Restoring the original factory firmware requires issuing the command below. Please, note that the previously created backup needs to be available.

python3 backup/backup-id-date/ your-miner-hostname-or-ip

Recovering Bricked (unbootable) Devices Using SD Card

If anything goes wrong and your device seems unbootable, you can use the previously created SD card image to recover original firmware from the manufacturer:

After the script finishes, wait a few minutes and adjust jumper to boot from NAND (internal memory) afterwards.

Firmware upgrade

Firmware upgrade process uses standard mechanism for installing/upgrading software packages within any OpenWrt based system. Follow the steps below to perform firmware upgrade.

Upgrade via web interface

Upgrade via SSH

# download latest packages from feeds server
$ opkg update
# try to upgrade to the latest firmware
$ opkg install firmware

Since the firmware installation results in reboot, the following output is expected:

root@MINER:~# opkg install firmware
Upgrading firmware on root from 2018-09-22-0-853643de to 2018-09-22-1-8d9b127d...
Running system upgrade...
--2018-09-22 14:23:47--
Resolving,, 2400:cb00:2048:1::6819:6165, ...
Connecting to||:443... connected.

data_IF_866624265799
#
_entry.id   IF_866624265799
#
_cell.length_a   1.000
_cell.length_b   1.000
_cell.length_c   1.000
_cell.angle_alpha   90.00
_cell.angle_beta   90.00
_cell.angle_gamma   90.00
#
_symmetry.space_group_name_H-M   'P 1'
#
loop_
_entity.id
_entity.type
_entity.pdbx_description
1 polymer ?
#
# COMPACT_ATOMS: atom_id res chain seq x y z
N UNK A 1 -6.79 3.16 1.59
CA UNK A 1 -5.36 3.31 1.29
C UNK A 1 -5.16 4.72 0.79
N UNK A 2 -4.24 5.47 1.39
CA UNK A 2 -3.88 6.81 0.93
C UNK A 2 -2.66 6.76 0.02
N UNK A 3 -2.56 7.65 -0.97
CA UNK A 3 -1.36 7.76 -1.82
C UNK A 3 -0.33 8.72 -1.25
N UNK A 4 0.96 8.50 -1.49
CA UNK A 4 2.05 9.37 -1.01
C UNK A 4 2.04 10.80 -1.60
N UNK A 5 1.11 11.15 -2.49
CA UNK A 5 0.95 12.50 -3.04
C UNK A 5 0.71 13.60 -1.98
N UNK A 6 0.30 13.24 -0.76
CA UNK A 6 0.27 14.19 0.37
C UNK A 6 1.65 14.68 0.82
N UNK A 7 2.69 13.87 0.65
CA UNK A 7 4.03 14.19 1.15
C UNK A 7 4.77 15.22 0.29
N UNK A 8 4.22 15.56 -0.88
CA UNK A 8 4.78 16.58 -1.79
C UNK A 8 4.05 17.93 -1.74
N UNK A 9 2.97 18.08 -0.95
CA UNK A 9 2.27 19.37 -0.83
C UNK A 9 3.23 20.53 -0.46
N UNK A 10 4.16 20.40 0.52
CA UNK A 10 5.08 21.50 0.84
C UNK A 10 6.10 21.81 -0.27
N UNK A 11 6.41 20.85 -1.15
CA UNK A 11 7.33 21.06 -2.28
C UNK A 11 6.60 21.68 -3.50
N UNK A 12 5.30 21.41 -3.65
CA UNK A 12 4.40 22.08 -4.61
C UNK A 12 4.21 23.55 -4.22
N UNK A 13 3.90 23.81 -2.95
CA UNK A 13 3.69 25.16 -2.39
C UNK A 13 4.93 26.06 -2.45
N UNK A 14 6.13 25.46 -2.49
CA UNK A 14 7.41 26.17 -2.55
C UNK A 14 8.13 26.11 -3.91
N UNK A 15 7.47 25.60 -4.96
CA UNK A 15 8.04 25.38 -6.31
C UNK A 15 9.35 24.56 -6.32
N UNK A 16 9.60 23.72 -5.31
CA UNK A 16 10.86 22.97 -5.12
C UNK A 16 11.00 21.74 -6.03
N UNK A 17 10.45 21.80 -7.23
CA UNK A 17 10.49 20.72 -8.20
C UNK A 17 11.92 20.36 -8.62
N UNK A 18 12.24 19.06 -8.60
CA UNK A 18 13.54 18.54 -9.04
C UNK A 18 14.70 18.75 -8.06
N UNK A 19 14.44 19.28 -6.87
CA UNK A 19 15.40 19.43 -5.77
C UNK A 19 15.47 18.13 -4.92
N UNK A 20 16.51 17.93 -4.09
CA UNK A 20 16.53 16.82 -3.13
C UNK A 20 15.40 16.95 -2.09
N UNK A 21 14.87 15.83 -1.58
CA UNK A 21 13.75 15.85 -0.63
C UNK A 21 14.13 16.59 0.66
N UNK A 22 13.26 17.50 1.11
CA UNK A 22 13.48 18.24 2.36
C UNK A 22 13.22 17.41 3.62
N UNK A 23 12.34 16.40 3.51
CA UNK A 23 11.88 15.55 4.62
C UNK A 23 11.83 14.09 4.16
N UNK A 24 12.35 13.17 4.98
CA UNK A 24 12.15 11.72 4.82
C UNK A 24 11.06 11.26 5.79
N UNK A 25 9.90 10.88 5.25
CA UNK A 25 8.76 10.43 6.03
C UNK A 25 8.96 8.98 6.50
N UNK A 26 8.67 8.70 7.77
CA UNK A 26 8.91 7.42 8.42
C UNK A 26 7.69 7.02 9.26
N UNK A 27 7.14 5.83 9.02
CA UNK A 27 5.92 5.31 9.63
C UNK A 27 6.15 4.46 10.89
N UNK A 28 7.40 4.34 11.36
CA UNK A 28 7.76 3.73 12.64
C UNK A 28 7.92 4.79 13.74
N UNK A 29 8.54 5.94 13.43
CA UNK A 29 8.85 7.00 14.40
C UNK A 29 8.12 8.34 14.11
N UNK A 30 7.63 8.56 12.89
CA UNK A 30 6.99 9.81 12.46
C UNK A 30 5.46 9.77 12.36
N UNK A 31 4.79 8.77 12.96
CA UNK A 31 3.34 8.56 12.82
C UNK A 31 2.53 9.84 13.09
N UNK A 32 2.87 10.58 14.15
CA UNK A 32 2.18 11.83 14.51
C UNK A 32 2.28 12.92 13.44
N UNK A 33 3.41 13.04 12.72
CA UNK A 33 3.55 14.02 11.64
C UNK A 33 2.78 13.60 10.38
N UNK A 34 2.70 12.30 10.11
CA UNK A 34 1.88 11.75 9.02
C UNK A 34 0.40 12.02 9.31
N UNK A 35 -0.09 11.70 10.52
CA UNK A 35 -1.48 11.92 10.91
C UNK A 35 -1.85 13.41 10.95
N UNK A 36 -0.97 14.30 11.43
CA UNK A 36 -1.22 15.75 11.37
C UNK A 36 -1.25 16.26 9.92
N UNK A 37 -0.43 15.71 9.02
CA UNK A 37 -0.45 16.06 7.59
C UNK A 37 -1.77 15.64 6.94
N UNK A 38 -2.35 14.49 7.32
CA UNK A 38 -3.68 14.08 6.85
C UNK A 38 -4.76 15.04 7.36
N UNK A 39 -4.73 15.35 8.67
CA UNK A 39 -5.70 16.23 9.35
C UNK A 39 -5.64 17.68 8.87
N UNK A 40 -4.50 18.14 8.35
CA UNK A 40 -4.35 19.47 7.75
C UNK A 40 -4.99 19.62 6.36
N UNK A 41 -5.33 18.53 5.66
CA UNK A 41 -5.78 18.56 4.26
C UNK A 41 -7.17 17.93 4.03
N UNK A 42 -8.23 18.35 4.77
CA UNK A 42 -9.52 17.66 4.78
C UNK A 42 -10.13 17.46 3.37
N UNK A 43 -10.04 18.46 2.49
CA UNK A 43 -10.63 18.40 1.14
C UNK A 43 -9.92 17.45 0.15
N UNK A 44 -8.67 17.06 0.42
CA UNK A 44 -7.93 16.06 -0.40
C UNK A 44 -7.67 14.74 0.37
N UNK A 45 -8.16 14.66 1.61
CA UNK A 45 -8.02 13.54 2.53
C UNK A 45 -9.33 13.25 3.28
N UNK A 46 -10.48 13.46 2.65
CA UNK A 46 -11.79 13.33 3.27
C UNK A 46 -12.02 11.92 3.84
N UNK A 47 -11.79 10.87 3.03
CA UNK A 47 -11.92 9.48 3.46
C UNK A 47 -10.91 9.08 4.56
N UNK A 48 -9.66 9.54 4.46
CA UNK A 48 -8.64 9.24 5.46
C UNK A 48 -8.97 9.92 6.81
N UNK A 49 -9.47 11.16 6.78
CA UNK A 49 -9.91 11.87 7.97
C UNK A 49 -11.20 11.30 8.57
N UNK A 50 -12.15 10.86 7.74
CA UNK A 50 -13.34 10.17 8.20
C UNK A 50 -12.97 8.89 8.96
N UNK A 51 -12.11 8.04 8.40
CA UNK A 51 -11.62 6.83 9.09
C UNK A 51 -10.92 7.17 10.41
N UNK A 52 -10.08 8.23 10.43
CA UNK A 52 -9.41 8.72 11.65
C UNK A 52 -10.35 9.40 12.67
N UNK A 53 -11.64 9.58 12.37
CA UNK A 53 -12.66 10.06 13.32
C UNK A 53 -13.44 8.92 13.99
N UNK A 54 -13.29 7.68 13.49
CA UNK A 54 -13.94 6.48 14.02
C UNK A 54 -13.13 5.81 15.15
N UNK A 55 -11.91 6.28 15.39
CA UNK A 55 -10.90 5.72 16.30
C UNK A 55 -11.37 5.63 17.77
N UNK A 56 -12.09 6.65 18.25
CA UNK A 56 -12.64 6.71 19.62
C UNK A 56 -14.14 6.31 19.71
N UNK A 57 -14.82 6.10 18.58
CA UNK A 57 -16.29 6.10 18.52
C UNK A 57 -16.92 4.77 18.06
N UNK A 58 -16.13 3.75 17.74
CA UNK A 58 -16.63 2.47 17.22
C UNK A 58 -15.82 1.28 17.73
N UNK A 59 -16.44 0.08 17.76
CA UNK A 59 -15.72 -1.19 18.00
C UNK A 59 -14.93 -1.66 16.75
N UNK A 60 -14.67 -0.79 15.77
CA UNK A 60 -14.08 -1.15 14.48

HTTP request sent, awaiting response... 200 OK
Length: 10373471 (9.9M) [application/octet-stream]
Saving to: '/tmp/sysupgrade.tar'

/tmp/sysupgrade.tar                     100%[==============================================================================>]   9.89M  10.7MB/s    in 0.9s

2018-09-22 14:23:48 (10.7 MB/s) - '/tmp/sysupgrade.tar' saved [10373471/10373471]

Collected errors:
* opkg_conf_load: Could not lock /var/lock/opkg.lock: Resource temporarily unavailable.
Saving config files...
Connection to closed by remote host.
Connection to closed.

Reset to initial Braiins OS version

Uninstall the current firmware package to downgrade your firmware to the version which was initially installed when replacing the stock firmware.

$ opkg remove firmware

In addition to the above, reset to initial Braiins OS version can also be initiated as follows:

Recovery Mode

Users doesn’t have to typically enter recovery mode while using Braiins OS in a standard way. The downgrade process uses it to restore the original factory firmware from the manufacturer. It can also be useful when repairing/investigating the currently installed system.

The recovery mode can be invoked by different ways: